Novel oral anticoagulation and antiplatelet therapies have become a mainstay of treatment for thromboembolic disease. However, the safety profile of these medications has not been completely characterized.Objective
To determine the risk of developing intraocular hemorrhages with novel oral antithrombotic therapy compared with that of traditional antithrombotic agents.Design, Setting, and Participants
In this retrospective cohort study, a large national insurance claims database was used to generate 2 parallel analyses. All patients with incident use of dabigatran etexilate or rivaroxaban between January 1, 2010, and September 30, 2015, were compared with patients with incident use of warfarin sodium. Similarly, patients with new use of prasugrel hydrochloride were compared with those with new use of clopidogrel bisulfate. Both analyses required the patient to be in the insurance plan for at least 24 months prior to initiation of therapy and excluded patients with any previous diagnosis of intraocular hemorrhages or any prescription for the comparator medications. Furthermore, the antiplatelet analysis required a diagnosis of acute coronary syndrome or a myocardial infarction within 60 days of initiation of pharmacologic therapy. The anticoagulant analysis excluded patients with end-stage renal disease, renal transplants, and those with heart valve disease.Main Outcomes and Measures
Incident intraocular hemorrhages at 90 and 365 days. Multivariate Cox proportional hazards regression models were used to compare the hazard ratio (HR) of developing an intraocular hemorrhage in individuals taking novel agents compared with those taking traditional medications.Results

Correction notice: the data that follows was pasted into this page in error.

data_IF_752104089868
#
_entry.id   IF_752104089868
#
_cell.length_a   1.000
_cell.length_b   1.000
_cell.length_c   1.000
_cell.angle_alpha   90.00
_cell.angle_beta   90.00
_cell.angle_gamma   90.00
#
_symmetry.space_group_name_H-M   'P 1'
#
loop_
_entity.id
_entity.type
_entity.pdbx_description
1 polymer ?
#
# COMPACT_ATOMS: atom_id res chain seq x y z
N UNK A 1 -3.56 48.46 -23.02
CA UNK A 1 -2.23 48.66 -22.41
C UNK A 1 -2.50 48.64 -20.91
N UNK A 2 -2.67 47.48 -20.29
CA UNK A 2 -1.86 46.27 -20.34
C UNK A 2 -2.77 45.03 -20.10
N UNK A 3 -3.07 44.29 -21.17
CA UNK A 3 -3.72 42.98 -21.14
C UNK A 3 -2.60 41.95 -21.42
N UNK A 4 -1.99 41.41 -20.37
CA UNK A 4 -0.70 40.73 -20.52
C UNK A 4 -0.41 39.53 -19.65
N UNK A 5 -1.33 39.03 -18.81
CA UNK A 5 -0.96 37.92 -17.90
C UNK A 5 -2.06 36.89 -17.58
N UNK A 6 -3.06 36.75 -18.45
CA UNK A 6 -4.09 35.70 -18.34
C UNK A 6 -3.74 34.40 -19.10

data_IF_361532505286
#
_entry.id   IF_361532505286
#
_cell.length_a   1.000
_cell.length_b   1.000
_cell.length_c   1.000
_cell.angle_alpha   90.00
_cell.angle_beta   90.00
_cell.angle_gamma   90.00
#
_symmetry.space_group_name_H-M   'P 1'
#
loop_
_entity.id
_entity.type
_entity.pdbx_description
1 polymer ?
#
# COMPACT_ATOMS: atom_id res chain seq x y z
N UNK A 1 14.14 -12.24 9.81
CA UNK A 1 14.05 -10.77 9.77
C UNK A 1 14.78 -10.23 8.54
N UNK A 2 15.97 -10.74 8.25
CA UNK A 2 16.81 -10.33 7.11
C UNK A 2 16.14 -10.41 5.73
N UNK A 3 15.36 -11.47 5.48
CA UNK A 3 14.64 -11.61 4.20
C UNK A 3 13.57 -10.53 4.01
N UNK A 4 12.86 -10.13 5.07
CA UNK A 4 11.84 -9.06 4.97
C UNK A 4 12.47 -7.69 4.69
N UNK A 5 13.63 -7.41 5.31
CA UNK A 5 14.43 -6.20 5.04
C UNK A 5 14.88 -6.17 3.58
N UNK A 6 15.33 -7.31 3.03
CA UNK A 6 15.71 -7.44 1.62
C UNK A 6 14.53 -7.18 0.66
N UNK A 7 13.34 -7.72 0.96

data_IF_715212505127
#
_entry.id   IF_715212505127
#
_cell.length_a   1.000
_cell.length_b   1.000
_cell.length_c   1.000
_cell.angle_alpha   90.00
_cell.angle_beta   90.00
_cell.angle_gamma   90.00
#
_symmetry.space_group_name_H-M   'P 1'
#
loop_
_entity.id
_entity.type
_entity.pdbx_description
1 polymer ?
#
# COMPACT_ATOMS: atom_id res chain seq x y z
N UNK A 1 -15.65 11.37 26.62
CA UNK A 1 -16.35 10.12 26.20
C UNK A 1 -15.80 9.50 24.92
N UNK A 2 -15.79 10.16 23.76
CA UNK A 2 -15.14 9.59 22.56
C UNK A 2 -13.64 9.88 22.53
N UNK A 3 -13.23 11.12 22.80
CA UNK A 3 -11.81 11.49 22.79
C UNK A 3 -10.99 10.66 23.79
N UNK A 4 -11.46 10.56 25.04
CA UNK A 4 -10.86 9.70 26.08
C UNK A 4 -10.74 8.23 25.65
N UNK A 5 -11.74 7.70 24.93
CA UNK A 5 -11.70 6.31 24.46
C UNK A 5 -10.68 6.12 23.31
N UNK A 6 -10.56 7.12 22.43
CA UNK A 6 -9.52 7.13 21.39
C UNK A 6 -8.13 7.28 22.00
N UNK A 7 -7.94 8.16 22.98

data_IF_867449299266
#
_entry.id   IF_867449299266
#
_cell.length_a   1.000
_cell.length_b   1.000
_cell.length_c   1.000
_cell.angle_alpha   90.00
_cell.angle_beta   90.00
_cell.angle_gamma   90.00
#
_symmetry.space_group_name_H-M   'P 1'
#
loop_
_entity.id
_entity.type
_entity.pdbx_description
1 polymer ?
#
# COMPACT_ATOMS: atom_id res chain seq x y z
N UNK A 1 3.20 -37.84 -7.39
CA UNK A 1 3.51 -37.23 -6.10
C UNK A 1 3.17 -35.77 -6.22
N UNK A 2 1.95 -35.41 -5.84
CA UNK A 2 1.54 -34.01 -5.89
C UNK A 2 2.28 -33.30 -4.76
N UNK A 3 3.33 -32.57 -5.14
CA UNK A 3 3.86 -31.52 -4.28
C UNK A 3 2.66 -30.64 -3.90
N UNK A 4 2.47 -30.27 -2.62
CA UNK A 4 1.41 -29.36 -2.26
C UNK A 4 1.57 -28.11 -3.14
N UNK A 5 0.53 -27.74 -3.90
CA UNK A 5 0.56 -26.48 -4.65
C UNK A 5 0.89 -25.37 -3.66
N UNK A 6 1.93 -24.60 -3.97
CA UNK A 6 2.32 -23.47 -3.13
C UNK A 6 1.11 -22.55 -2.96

A total of 146 137 patients taking warfarin (76 714 women and 69 423 men; mean [SD] age, 69.8 [11.8] years) were compared with 64 291 patients taking dabigatran or rivaroxaban (31 576 women and 32 715 men; mean [SD] age, 67.6 [11.7] years). Cox proportional hazards regression revealed a decreased hazard for developing an intraocular hemorrhage with dabigatran or rivaroxaban at 365 days (HR, 0.75; 95% CI, 0.58-0.97; P = .03), but not at 90 days (HR, 0.73; 95% CI, 0.22-2.63; P = .13). A total of 103 796 patients taking clopidogrel (37 578 women and 66 218 men; mean [SD] age, 68.0 [11.3] years) were compared with 8386 patients taking prasugrel (1988 women and 6380 men; mean [SD] age, 61.0 [9.6] years) and no increased hazard for developing an intraocular hemorrhage with prasugrel was seen at 90 days (HR, 0.75; 95% CI, 0.29-1.92; P = .55) or 365 days (HR, 1.19; 95% CI, 0.69-2.04; P = .53).Conclusions and Relevance
These results suggest a decreased risk of intraocular hemorrhage associated with novel direct thrombin inhibitors and direct factor Xa inhibitors, but no difference for P2Y12 inhibitors compared with traditional vitamin K anticoagulation and antiplatelet therapy, respectively.